Look – Don’t Touch

Mum has always loved gardens.  She used to stop and knock on our neighbours’ doors when their gardens had plants with brilliant potential cuttings.   Then she would ask ‘Do you mind if I take a cutting?’

She came equipped with her own garden gloves, shears and buckets.  I wonder what the neighbours thought of her as she harvested their gardens.  I remember being embarrassed, but she did do it with everyone’s blessing.  I don’t remember anyone ever saying no to her.

Mum loved to try and grow tropical plants in Tasmania to remind her of her original home in Papua New Guinea.  She had immense pride when she had success with her hibiscus. She has always been a determined lady in both her garden and other parts of her life.

When we were little Mum clearly told us to stay away from her garden flowers – ’Look, don’t touch.’

We had to water and weed the vegetable patch. Our vegetable garden was vital to our family’s survival as we didn’t have a large income. Our Dad was often away working as a labourer so the garden gave my Mum many hours of happiness.

She tried to make us follow the rules of her garden – things like ‘you are not allowed to pick the flowers or pick the fruit and vegetables before they are ripe.’ But the problem was I loved the delicious scent of Mum’s garden flowers and was keen to make perfumes just like the ones on her dressing table.

There was one plant in particular with a yellow mushy part that you could crush easily into a yellow powder and it made a vibrant paste for not only perfume but for making your own paint.

One day I found myself with this glorious plant busy making my perfume – how I loved  the feel of the soft yellow part of the plant – when my Mum stepped out of the back door and began to yell out and run for me – ‘No, how could you….’  I was sure I turned the bright pink of my Mum’s hibiscus.

I looked up from my perfume making efforts at my Mum’s anguished face, and glanced briefly at the very empty flower bed.  Had I really used that many flowers?

Holding my bowl of flowers forward as if it was now the best treasure of all I managed to squeeze out the words, ‘I made it just for you.’

For more of June’s stories visit her blog  Pearlz Dreaming


First published ABC Open,  500 Words, September 2012.


Comments from ABC Open Blog



  • Diane Finlay

    Such happy memories of making perfume from rose petals. I spent soooo many happy hours with my best friend raiding the neighbours gardens. The petals would fall to the ground and we’d collect them.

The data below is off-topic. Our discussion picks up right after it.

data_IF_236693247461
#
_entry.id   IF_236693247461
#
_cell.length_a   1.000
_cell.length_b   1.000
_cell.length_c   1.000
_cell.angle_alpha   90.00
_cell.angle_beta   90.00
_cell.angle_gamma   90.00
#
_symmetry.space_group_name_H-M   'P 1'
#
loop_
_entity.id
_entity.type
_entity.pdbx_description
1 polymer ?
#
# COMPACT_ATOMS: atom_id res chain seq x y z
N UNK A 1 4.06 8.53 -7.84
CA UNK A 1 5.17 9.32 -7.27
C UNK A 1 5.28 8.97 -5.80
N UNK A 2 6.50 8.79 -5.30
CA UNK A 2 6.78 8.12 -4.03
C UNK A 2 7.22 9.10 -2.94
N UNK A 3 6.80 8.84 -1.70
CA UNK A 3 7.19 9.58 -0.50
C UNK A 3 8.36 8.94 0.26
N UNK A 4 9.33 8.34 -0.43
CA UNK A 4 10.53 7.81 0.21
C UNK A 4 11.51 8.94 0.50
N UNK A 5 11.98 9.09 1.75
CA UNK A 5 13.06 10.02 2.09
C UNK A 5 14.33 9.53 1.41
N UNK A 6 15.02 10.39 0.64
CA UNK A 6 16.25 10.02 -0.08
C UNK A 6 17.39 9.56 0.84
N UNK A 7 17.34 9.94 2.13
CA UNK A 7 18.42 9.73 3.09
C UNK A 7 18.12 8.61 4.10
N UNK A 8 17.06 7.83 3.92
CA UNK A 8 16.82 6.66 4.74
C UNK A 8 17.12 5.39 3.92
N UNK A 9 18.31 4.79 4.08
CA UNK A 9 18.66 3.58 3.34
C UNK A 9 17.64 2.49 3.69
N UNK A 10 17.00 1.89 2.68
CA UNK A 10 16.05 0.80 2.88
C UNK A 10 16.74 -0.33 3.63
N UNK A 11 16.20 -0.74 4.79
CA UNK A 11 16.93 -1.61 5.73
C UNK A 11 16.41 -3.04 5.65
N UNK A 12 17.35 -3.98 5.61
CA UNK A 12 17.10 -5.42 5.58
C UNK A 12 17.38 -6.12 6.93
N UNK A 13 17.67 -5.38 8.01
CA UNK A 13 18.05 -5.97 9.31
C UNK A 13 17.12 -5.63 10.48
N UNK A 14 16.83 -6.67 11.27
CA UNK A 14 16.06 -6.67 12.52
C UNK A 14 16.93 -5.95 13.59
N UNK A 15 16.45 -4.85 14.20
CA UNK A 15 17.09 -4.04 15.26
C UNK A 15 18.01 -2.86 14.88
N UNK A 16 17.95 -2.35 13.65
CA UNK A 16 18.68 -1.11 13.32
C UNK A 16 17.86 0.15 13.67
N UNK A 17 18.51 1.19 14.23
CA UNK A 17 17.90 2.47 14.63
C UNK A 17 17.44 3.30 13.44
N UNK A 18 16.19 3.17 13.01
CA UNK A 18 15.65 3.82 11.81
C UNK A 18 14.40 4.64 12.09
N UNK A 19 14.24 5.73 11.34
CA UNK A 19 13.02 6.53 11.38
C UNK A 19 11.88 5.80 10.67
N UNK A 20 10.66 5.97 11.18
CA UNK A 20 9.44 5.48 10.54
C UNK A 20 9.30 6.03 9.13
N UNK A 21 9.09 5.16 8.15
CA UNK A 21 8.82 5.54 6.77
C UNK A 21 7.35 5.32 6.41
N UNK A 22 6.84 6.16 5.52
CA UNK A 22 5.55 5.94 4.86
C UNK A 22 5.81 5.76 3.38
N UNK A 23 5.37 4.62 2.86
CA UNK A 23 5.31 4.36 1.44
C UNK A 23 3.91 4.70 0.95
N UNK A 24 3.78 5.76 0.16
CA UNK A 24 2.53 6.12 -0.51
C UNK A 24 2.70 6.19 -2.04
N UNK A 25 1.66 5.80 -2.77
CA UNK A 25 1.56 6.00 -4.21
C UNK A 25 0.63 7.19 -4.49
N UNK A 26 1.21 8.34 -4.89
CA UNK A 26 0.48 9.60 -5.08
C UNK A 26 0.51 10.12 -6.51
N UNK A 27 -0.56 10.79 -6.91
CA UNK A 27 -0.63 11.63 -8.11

• June Perkins

    Thanks Gail, Vi and Vera, for your feedback about your own experiences with gardens,and to Mum for remembering my cheeky creativity in such a kind way

  • Vera Rayson

    Love your story. Reminded me on my childhood, wenn I was stealing peas from our neighbors garden. I didn’t know you lived in Tassie once.

  • Emma

    Ha ha ha I love this, it reminded me of just being drawn to roses when I was younger and I’d sniff them and then want to take their petals to capture the heady scent… but Mum was never happy with my efforts. The petals are always so soft aren’t they!

  • Vi Jones

    Reminds me of the English gardens of my childhood. Memories are all I have, living in the desert as I do now. Lovely picture. Vi

  • Gail

    A lovely story – I love your mum, and your photography gets ever more eye watering. The juxtaposition of the fabric and flower is perfect.

  • Anna Gerard

    Tears of happiness in your brilliant story of our garden my dear. I walked down the memory lane of our garden in Devonport and West Tamar Rd and yest I remember your attempt in picking the flowers to make perfume for mum for Mum’s day.


    Please note all the ABC Open posts I have archived here that are written by me or have relevance to my family may well have broken links when that site goes down on the 30th of June 2019


4 thoughts on “Look – Don’t Touch

  1. This is a lovely memory, June, even if you had taken all the flowers. You made your mother some sweet smelling perfume, as I’m sure she came to realise later. 🙂
    Your recollections of cuttings and vegetable gardens are similar to mine. Cuttings were shared freely between my parents and relatives and friends. The vegetables were a necessity to supply Dad’s income. There were so many mouths to feed in my family.

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